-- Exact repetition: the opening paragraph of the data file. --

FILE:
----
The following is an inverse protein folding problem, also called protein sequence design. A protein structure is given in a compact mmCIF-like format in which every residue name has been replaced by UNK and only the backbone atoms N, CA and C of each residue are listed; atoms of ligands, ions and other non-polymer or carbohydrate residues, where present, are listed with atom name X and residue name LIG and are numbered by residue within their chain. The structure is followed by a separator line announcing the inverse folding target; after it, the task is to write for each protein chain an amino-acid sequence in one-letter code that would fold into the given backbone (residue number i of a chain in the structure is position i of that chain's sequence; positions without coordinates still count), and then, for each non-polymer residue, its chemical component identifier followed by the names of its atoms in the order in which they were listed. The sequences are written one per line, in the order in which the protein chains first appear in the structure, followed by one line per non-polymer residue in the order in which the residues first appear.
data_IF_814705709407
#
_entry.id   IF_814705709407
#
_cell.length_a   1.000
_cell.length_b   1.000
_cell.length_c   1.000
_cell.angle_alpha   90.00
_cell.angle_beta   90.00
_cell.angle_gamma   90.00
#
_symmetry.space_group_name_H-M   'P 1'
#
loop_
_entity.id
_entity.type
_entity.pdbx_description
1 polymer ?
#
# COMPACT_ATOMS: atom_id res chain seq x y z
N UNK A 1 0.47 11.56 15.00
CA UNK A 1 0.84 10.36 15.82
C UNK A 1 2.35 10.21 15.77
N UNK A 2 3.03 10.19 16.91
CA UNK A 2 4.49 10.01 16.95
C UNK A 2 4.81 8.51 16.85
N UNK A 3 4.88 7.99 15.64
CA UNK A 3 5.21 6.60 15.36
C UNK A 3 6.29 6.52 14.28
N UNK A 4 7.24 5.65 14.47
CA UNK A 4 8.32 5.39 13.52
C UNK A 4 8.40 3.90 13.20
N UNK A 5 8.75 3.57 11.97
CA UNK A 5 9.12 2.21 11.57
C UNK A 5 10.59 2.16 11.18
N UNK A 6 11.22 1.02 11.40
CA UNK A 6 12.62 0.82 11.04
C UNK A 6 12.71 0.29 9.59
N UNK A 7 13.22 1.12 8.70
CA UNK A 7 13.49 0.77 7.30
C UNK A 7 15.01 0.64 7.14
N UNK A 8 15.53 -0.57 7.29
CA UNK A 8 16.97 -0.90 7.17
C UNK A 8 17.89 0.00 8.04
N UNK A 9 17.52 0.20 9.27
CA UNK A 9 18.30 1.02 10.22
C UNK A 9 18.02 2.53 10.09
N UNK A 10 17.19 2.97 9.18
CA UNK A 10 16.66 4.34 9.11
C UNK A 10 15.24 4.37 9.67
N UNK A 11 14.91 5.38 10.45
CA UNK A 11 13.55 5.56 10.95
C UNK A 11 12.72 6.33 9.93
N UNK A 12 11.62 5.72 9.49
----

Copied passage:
The following is an inverse protein folding problem, also called protein sequence design. A protein structure is given in a compact mmCIF-like format in which every residue name has been replaced by UNK and only the backbone atoms N, CA and C of each residue are listed; atoms of ligands, ions and other non-polymer or carbohydrate residues, where present, are listed with atom name X and residue name LIG and are numbered by residue within their chain. The structure is followed by a separator line announcing the inverse folding target; after it, the task is to write for each protein chain an amino-acid sequence in one-letter code that would fold into the given backbone (residue number i of a chain in the structure is position i of that chain's sequence; positions without coordinates still count), and then, for each non-polymer residue, its chemical component identifier followed by the names of its atoms in the order in which they were listed. The sequences are written one per line, in the order in which the protein chains first appear in the structure, followed by one line per non-polymer residue in the order in which the residues first appear.